In perhaps the most highly anticipated decision of the Obama administration, the Supreme Court voted 5-4 today to uphold the individual mandate as constitutional. Justice Roberts, who sided with the liberals to tip the balance, voted to uphold the measure not under the Commerce Clause, as the Solicitor General had argued before the Court, but under the power of Congress to “lay and collect taxes.” The ruling surmises that the individual mandate amounts to nothing more than a tax charge levied on those free-riders who choose not to buy insurance and might otherwise end up sticking the rest of us with the bill.
How easy was that? No more arguments about the limits of Congress’ power under the Commerce Clause or the merits of forcing broccoli on Americans. So why didn’t the Obama Administration make the free-rider tax argument all along? Because to do that would be to admit that the President had proposed a new tax on Americans, even if only on the most irresponsible scofflaws among its ranks.
In a desperate attempt to salvage their political win, the minority argued in their dissenting opinion that even though the effect of the mandate is that of taxation, it cannot be upheld under that jurisdiction because the framers of the law used the “wrong label.” Just when you thought that conservative logic couldn’t get more twisted, these judges “reasoned” that if the concerted anti-tax campaign was successful enough to force legislators to swap the word tax in order to sell a proposal, then they can’t then have the protections associated with taxes. It’s almost the legal equivalent to "you snooze, you lose!"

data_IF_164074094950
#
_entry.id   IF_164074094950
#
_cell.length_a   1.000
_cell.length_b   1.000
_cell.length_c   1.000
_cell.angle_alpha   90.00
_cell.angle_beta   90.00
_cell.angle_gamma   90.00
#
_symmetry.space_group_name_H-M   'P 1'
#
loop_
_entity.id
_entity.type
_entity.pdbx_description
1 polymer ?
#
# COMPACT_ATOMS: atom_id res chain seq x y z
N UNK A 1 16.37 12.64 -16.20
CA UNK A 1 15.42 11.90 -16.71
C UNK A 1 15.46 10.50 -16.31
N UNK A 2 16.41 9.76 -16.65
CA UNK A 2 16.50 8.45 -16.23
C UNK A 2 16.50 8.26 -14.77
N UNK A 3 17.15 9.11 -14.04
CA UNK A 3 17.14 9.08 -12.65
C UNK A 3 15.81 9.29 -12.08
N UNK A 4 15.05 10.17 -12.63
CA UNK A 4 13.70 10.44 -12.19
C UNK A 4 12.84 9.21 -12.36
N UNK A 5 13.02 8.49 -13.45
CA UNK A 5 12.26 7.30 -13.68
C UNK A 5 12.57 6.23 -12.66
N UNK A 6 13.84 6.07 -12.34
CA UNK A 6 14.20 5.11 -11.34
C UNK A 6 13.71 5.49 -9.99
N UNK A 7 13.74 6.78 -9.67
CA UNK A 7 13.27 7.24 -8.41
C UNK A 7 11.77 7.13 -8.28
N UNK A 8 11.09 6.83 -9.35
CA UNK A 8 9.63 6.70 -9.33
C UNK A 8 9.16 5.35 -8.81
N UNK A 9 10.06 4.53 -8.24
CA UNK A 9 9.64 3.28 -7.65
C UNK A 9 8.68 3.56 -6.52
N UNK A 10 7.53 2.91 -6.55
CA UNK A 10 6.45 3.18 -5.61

Confused? You’re not alone, since confusion is an intended effect of the linguistic gymnastics key to the right-wing’s win-at-all-costs game plan. But at least we can thank Chief Justice Roberts and the other four justices for striking a blow today for cognitive coherence. The Court affirmed by a razor-thin margin that a rose by any other name remains, constitutionally, a rose.
This comes as a blow to conservatives who, for years, have understood the power of language to shape reality. A nostalgic walk down memory lane of the healthcare reform fight is littered with catchy opposition phrases completely devoid of truth. Who can forget the summer of 2009 when town halls were filled with citizens terrified that Obama-appointed death panels would be administering their care if the bill passed? Anyone still have their “Obama lies, Granny dies” bumper sticker? Someone might want to tell Granny that it’s safe to come out of the basement now.
And how about that mandate that’s at the center of the frothing Tea Party rage? This “radical” initiative was introduced in 1993 by Republican Senator John Chaffey of Rhode Island as a means to undercut the employer mandate central to Hillary Clinton’s infamous health care proposal. Shifting the burden of responsibility from business to individuals proved to be such a popular conservative position that Mitt Romney made it the centerpiece of his Massachusetts healthcare reform bill. Rationally, Democrats assumed that Republicans would never attack their own idea. However, ever attuned to the power of language, Republicans made the "mandate" sound even scarier than a small tax applied to a few bad seeds.